Legendary Star Trek actor and social media master, George Takei is about to arrive in Australia for a series of live shows in Melbourne and Sydney. He spoke to DNA…
You’ve been called the funniest man on Facebook; what makes a great Facebook post?
Truth put in the context of fallible human beings trying to be something they are not always makes a great Facebook post.
Is comedy good for one’s mental health?
Humour makes our fallibilities seem so ridiculous and the laughter is great for hearty breathing and filling our lungs with healthful good air. Comedy is good for both mental and physical health.
Many LGBTI people are troubled by trolls on social media and could use your advice on how to deal with them. What do you suggest?
We have in our midst, alien life forms filled with envy or jealousy or anger who inflict their hateful evil on others under the cover of anonymity. I suggest the only way to deal with these cowardly trolls is to completely ignore them. They will eventually go away for lack of response.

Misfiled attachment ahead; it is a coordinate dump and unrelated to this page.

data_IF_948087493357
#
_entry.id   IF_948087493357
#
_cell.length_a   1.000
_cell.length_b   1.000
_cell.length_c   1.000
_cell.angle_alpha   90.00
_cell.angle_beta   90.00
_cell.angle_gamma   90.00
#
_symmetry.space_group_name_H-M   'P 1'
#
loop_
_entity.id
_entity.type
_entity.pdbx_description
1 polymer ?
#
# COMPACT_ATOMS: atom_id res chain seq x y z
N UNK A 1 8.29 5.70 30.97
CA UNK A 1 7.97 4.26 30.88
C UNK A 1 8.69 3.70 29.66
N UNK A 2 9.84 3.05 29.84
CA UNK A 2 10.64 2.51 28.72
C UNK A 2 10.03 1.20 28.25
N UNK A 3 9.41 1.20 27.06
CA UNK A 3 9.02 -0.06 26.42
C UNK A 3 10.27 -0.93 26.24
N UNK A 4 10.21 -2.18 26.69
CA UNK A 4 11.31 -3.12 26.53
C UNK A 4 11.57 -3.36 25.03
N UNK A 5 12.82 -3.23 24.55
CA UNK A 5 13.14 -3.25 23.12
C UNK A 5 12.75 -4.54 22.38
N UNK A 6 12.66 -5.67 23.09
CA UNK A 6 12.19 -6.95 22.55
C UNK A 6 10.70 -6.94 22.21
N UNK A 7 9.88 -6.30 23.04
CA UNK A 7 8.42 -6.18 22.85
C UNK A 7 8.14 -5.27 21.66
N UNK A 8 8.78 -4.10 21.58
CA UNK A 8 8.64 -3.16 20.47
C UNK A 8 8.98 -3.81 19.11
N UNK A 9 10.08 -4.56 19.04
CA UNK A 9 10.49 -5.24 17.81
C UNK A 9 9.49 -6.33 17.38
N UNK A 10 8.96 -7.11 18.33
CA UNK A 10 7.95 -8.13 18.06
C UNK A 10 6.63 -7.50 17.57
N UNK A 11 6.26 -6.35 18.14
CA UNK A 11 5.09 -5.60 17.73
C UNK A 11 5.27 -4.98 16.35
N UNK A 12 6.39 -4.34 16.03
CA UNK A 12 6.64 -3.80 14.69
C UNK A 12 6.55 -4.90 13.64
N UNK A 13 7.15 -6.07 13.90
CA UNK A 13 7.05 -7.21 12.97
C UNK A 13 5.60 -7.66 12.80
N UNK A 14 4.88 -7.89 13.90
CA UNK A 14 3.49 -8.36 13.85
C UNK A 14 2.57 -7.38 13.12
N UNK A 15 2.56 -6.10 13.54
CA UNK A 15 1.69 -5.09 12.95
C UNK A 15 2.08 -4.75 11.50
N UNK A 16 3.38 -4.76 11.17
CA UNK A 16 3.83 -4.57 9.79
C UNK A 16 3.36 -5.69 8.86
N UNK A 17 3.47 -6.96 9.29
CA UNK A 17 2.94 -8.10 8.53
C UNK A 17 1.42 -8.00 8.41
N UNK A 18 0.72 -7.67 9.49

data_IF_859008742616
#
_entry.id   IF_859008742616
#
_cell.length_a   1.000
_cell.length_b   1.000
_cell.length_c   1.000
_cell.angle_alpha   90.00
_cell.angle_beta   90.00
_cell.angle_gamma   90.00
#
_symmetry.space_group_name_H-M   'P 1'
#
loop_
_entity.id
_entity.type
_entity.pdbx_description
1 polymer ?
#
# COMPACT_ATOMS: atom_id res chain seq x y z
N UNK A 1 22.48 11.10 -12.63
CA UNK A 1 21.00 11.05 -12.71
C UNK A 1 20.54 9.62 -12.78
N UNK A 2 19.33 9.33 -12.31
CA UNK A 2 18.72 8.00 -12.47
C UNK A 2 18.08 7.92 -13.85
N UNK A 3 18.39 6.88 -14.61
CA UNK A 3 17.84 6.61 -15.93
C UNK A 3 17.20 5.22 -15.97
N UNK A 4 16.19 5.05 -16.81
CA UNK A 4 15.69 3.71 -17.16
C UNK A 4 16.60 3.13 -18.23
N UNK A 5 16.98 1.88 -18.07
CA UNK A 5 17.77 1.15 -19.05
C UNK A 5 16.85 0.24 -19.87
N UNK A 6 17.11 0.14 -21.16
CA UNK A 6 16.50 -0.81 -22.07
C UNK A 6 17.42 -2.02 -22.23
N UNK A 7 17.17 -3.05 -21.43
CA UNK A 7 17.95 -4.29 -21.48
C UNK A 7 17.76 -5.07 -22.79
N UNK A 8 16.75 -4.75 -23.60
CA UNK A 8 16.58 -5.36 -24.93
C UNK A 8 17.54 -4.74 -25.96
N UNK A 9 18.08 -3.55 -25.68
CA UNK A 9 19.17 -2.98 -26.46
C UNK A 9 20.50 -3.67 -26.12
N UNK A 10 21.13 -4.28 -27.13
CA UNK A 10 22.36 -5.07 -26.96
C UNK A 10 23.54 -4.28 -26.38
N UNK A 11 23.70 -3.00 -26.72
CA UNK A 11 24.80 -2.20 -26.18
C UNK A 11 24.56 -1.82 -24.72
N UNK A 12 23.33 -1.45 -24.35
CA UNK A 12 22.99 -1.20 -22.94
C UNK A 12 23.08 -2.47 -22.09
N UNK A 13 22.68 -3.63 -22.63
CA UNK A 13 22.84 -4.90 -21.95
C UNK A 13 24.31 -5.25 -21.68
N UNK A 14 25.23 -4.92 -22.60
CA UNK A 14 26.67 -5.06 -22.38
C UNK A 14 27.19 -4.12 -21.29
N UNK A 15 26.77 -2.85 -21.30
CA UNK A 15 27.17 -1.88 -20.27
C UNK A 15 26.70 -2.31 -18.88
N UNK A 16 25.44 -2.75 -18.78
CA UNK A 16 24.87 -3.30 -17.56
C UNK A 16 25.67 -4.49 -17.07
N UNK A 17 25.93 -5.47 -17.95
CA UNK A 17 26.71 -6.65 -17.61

You have millions of social media followers. Do you feel that comes with some responsibility?
Most certainly. Those followers have given me the gift of an amplified voice. With that gift comes gratitude and the acceptance of respect and accountability for my statements.
Who do you enjoy following on social media?
My hubby, Brad Takei.
You’ve experienced a lot of negativity in life – racism and homophobia – do find you are now experiencing ageism?
I myself have not been on the receiving end of ageism, thank God, but know of incidents where senior citizens have experienced discrimination because of their age. President Barak Obama said, “Justice grows out of the recognition of ourselves in others.” The fact is, we are all on the same road to eventually becoming elderly. Ageism is the stupidity of not recognising one’s own future.
You are still making film and television and doing voice-overs – do you love your job?
I passionately love acting and feel blessed to be able to continue working. In the performing arts there will always be roles for “old codgers.”
Is it true you can do 100 push-ups?
Two weeks ago, I had a hip replacement operation and have been making good progress getting back on my feet. I work with my physical therapist conscientiously and look forward to getting back to my daily 100 push-ups and 50 sit-ups.
What can we expect from your live shows when you come to Australia?
In show business, we never give away our act before the performance. Stay tuned and hold your breath.